See also white working class alienation from government; promoting democracy and reducing polarization; some remarks on Elinor Ostrom and police reform; political reform in Massachusetts, etc.

the state versus petit-bourgeois white America

Citizens experience the state in the form of people–teachers, social workers, police officers, nurses and doctors. These may be public employees or just subsidized by public funds, as when doctors get reimbursed by Medicare or professors get some of their salary from federal financial aid and grants. They help, serve, and protect; they also advise, cajole, assess and select, and discipline.

If we expand distributive justice (taxing richer people and spending the money on “government”), then relatively needy people will be confronted with human representatives of the state. These interactions will be friction points, sites of cultural conflict and resistance.

This is a well-known problem that has been discussed for a century. Traditionally, it has a strong class dimension: the state sends mostly college-educated people to both help and discipline working-class people. The state represents norms and ways of life embraced by the dominant social class. (I think this was even the case in the USSR.) In the US, the friction also has a racial dimension, even though white people have always been recipients of government support and surveillance in the US.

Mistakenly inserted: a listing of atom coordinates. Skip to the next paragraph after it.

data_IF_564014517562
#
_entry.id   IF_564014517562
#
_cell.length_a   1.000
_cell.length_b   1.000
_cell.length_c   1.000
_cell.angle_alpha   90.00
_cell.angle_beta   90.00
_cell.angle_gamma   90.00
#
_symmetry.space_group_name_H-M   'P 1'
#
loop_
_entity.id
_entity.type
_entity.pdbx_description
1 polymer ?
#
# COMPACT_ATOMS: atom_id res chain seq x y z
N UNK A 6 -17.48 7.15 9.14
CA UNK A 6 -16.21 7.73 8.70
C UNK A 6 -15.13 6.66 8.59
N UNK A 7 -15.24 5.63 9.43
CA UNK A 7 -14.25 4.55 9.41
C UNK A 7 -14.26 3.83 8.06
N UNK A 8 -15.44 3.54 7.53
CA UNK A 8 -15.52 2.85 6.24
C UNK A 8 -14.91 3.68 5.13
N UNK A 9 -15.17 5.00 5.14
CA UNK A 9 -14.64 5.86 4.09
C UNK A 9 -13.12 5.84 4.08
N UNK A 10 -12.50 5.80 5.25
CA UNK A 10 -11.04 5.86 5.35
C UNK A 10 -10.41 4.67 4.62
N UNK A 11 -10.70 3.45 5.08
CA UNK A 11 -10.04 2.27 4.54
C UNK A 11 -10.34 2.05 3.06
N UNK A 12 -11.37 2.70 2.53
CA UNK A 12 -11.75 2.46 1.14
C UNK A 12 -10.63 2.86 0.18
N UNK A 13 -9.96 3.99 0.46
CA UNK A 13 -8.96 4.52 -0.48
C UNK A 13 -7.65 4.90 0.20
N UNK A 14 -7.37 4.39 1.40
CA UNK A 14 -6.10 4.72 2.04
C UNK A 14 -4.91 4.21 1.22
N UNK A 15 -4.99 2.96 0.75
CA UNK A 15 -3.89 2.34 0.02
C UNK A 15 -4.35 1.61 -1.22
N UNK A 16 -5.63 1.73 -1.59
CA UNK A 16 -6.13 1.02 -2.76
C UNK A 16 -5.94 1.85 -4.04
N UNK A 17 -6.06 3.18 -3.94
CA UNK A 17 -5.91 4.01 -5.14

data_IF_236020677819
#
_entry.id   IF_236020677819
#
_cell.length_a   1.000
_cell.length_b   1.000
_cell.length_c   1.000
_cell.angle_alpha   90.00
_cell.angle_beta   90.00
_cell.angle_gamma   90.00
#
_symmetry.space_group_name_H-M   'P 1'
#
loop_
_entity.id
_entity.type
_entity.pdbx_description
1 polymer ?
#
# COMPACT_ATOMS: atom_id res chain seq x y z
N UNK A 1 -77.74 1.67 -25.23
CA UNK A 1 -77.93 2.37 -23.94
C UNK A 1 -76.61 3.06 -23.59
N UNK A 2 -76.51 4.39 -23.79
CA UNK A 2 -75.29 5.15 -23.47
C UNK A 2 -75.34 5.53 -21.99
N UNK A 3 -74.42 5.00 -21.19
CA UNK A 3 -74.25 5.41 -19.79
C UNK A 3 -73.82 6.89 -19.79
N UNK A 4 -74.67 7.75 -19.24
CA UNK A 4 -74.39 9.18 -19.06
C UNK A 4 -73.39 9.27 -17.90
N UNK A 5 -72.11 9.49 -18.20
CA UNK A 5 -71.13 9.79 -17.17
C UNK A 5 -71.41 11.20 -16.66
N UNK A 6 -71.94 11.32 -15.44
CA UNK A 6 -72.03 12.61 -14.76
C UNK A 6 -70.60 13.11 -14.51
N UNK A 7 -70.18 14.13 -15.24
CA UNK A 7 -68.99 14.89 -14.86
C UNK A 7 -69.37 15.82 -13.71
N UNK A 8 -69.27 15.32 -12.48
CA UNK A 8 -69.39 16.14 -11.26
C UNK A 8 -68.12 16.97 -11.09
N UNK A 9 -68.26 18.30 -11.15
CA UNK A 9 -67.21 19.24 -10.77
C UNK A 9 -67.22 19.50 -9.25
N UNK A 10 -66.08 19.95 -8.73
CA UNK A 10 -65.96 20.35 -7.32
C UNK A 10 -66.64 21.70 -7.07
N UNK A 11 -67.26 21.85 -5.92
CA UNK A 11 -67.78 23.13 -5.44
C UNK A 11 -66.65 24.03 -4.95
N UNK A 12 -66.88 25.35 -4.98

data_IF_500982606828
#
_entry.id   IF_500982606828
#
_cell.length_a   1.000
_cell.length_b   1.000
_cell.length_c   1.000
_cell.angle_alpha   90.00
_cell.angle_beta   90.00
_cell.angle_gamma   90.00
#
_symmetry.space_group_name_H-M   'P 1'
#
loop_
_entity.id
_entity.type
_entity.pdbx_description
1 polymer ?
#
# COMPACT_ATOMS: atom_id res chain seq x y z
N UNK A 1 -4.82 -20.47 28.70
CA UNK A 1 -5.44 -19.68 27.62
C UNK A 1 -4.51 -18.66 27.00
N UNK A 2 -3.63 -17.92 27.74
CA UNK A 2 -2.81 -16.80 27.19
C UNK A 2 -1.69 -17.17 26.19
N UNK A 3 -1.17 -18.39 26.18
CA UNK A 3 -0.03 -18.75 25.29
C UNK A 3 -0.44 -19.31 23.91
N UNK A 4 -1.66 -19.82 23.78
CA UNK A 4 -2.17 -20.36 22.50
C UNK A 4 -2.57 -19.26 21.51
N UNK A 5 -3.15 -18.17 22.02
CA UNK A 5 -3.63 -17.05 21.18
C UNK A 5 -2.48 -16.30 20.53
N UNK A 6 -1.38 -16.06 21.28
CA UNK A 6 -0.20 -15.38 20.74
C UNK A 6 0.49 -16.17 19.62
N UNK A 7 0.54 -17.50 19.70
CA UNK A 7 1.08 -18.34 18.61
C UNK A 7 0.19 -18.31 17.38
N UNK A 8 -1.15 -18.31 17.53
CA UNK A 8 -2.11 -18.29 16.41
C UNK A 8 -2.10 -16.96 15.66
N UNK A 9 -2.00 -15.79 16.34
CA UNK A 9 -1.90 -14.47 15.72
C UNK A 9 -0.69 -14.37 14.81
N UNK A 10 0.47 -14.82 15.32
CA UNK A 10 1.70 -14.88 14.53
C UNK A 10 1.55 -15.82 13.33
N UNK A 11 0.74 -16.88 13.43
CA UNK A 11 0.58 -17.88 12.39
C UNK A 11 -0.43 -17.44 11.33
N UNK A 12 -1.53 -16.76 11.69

I think four strategies have often been proposed to reduce the friction:

  1. Make the state more demographically representative of the people it relates to. For instance, work to enhance the racial diversity of public school teachers, especially when their students are people of color.
  2. Design programs and laws–also train the “street-level bureaucrats” who deliver services–to minimize unnecessary moral superiority, reduce patronizing attitudes, and shift the balance to helping people versus disciplining them. For instance, educators are taught to be sensitive to their students’ backgrounds; social workers have norms against being judgmental.
  3. Organize or train the recipients of government services to stand up for their own rights and values.
  4. Expand cash transfers and other detached forms of redistribution that don’t involve monitoring and changing behavior (as education, policing, public health, and social work do).

None of these strategies has ever been fully successful. But we now see a new dynamic. A significant segment of the population identifies strongly as middle class and culturally mainstream. These are white, Christian people who may have attended college (often without completing BA degrees) and who may own small businesses or work in white-collar settings. They live in smaller towns, exurbs, and rural settings that represent a vision of respectability.

Traditionally, they identified with the state, particularly since they were very well represented in Congress, the state legislatures, and the military. Their typical question was whether or not to spend money on the government, which might waste their tax dollars but might also protect their national security, might genuinely help them without a lot of lecturing (think of agricultural extension workers or locally-controlled public schools), and would discipline other people.